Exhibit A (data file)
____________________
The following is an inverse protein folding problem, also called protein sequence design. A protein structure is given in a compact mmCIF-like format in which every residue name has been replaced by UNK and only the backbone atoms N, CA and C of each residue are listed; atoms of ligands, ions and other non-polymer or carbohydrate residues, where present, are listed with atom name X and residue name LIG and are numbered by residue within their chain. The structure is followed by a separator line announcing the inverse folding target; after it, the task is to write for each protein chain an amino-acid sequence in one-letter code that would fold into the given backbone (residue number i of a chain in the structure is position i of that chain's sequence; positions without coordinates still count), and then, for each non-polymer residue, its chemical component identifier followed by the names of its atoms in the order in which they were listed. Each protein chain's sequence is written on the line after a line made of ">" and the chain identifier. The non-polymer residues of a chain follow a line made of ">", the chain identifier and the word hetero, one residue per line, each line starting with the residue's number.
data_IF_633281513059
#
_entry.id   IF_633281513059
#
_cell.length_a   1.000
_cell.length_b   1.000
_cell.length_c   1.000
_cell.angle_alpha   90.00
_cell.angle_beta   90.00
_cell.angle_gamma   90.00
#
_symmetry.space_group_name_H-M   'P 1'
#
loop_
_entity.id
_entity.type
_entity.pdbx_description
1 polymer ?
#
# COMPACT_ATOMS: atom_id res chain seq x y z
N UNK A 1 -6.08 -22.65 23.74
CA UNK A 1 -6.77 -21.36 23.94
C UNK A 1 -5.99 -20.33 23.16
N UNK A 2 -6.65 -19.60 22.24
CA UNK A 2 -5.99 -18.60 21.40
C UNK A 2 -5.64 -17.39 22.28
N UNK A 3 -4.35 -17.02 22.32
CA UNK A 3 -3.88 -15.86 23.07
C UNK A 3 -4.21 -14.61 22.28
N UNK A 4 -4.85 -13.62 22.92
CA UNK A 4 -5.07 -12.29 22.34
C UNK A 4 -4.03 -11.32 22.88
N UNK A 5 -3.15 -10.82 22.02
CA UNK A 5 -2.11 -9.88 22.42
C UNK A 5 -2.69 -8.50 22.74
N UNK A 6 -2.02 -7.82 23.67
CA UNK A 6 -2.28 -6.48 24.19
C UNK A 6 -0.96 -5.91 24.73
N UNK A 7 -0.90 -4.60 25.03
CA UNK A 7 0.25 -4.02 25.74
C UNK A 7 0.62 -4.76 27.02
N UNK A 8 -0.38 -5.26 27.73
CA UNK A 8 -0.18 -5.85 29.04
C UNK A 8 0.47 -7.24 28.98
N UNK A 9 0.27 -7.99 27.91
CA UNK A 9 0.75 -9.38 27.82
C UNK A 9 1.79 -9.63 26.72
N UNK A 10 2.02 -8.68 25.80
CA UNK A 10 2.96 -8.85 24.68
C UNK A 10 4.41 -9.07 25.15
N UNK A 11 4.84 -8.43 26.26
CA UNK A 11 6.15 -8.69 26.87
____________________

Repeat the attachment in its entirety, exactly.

The following is an inverse protein folding problem, also called protein sequence design. A protein structure is given in a compact mmCIF-like format in which every residue name has been replaced by UNK and only the backbone atoms N, CA and C of each residue are listed; atoms of ligands, ions and other non-polymer or carbohydrate residues, where present, are listed with atom name X and residue name LIG and are numbered by residue within their chain. The structure is followed by a separator line announcing the inverse folding target; after it, the task is to write for each protein chain an amino-acid sequence in one-letter code that would fold into the given backbone (residue number i of a chain in the structure is position i of that chain's sequence; positions without coordinates still count), and then, for each non-polymer residue, its chemical component identifier followed by the names of its atoms in the order in which they were listed. Each protein chain's sequence is written on the line after a line made of ">" and the chain identifier. The non-polymer residues of a chain follow a line made of ">", the chain identifier and the word hetero, one residue per line, each line starting with the residue's number.
data_IF_633281513059
#
_entry.id   IF_633281513059
#
_cell.length_a   1.000
_cell.length_b   1.000
_cell.length_c   1.000
_cell.angle_alpha   90.00
_cell.angle_beta   90.00
_cell.angle_gamma   90.00
#
_symmetry.space_group_name_H-M   'P 1'
#
loop_
_entity.id
_entity.type
_entity.pdbx_description
1 polymer ?
#
# COMPACT_ATOMS: atom_id res chain seq x y z
N UNK A 1 -6.08 -22.65 23.74
CA UNK A 1 -6.77 -21.36 23.94
C UNK A 1 -5.99 -20.33 23.16
N UNK A 2 -6.65 -19.60 22.24
CA UNK A 2 -5.99 -18.60 21.40
C UNK A 2 -5.64 -17.39 22.28
N UNK A 3 -4.35 -17.02 22.32
CA UNK A 3 -3.88 -15.86 23.07
C UNK A 3 -4.21 -14.61 22.28
N UNK A 4 -4.85 -13.62 22.92
CA UNK A 4 -5.07 -12.29 22.34
C UNK A 4 -4.03 -11.32 22.88
N UNK A 5 -3.15 -10.82 22.02
CA UNK A 5 -2.11 -9.88 22.42
C UNK A 5 -2.69 -8.50 22.74
N UNK A 6 -2.02 -7.82 23.67
CA UNK A 6 -2.28 -6.48 24.19
C UNK A 6 -0.96 -5.91 24.73
N UNK A 7 -0.90 -4.60 25.03
CA UNK A 7 0.25 -4.02 25.74
C UNK A 7 0.62 -4.76 27.02
N UNK A 8 -0.38 -5.26 27.73
CA UNK A 8 -0.18 -5.85 29.04
C UNK A 8 0.47 -7.24 28.98
N UNK A 9 0.27 -7.99 27.91
CA UNK A 9 0.75 -9.38 27.82
C UNK A 9 1.79 -9.63 26.72
N UNK A 10 2.02 -8.68 25.80
CA UNK A 10 2.96 -8.85 24.68
C UNK A 10 4.41 -9.07 25.15
N UNK A 11 4.84 -8.43 26.26
CA UNK A 11 6.15 -8.69 26.87